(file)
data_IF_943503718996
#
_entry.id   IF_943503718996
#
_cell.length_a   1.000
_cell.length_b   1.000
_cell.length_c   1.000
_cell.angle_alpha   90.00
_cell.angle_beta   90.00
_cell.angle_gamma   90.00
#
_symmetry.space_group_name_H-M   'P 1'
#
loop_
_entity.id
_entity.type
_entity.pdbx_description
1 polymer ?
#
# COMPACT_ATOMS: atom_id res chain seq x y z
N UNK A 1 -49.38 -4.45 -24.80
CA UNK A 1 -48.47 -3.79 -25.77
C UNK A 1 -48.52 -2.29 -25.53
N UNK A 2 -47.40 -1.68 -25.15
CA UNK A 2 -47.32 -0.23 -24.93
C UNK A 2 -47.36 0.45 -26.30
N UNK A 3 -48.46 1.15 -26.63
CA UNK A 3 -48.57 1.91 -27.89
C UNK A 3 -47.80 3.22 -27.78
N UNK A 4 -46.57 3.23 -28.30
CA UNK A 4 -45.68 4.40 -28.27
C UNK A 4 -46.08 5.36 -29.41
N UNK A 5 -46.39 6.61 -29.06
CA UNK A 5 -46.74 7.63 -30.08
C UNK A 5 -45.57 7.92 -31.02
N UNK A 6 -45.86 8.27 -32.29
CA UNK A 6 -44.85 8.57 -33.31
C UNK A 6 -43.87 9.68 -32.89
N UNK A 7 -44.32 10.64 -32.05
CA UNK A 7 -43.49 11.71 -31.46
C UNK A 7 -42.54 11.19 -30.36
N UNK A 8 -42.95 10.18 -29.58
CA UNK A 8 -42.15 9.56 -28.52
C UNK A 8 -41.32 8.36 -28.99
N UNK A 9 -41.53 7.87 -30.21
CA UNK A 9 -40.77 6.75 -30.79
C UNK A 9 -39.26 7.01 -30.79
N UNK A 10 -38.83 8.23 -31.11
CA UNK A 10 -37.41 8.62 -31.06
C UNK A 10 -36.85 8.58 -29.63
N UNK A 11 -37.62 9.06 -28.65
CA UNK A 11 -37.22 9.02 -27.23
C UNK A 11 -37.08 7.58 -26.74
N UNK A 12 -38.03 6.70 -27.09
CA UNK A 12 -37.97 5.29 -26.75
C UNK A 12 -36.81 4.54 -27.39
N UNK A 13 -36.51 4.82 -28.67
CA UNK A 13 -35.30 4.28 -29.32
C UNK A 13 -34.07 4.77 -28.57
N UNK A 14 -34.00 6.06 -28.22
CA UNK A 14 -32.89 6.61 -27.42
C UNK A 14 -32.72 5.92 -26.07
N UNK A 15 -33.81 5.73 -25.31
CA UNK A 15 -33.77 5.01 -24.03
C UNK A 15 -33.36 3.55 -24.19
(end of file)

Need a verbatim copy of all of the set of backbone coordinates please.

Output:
data_IF_943503718996
#
_entry.id   IF_943503718996
#
_cell.length_a   1.000
_cell.length_b   1.000
_cell.length_c   1.000
_cell.angle_alpha   90.00
_cell.angle_beta   90.00
_cell.angle_gamma   90.00
#
_symmetry.space_group_name_H-M   'P 1'
#
loop_
_entity.id
_entity.type
_entity.pdbx_description
1 polymer ?
#
# COMPACT_ATOMS: atom_id res chain seq x y z
N UNK A 1 -49.38 -4.45 -24.80
CA UNK A 1 -48.47 -3.79 -25.77
C UNK A 1 -48.52 -2.29 -25.53
N UNK A 2 -47.40 -1.68 -25.15
CA UNK A 2 -47.32 -0.23 -24.93
C UNK A 2 -47.36 0.45 -26.30
N UNK A 3 -48.46 1.15 -26.63
CA UNK A 3 -48.57 1.91 -27.89
C UNK A 3 -47.80 3.22 -27.78
N UNK A 4 -46.57 3.23 -28.30
CA UNK A 4 -45.68 4.40 -28.27
C UNK A 4 -46.08 5.36 -29.41
N UNK A 5 -46.39 6.61 -29.06
CA UNK A 5 -46.74 7.63 -30.08
C UNK A 5 -45.57 7.92 -31.02
N UNK A 6 -45.86 8.27 -32.29
CA UNK A 6 -44.85 8.57 -33.31
C UNK A 6 -43.87 9.68 -32.89
N UNK A 7 -44.32 10.64 -32.05
CA UNK A 7 -43.49 11.71 -31.46
C UNK A 7 -42.54 11.19 -30.36
N UNK A 8 -42.95 10.18 -29.58
CA UNK A 8 -42.15 9.56 -28.52
C UNK A 8 -41.32 8.36 -28.99
N UNK A 9 -41.53 7.87 -30.21
CA UNK A 9 -40.77 6.75 -30.79
C UNK A 9 -39.26 7.01 -30.79
N UNK A 10 -38.83 8.23 -31.11
CA UNK A 10 -37.41 8.62 -31.06
C UNK A 10 -36.85 8.58 -29.63
N UNK A 11 -37.62 9.06 -28.65
CA UNK A 11 -37.22 9.02 -27.23
C UNK A 11 -37.08 7.58 -26.74
N UNK A 12 -38.03 6.70 -27.09
CA UNK A 12 -37.97 5.29 -26.75
C UNK A 12 -36.81 4.54 -27.39
N UNK A 13 -36.51 4.82 -28.67
CA UNK A 13 -35.30 4.28 -29.32
C UNK A 13 -34.07 4.77 -28.57
N UNK A 14 -34.00 6.06 -28.22
CA UNK A 14 -32.89 6.61 -27.42
C UNK A 14 -32.72 5.92 -26.07
N UNK A 15 -33.81 5.73 -25.31
CA UNK A 15 -33.77 5.01 -24.03
C UNK A 15 -33.36 3.55 -24.19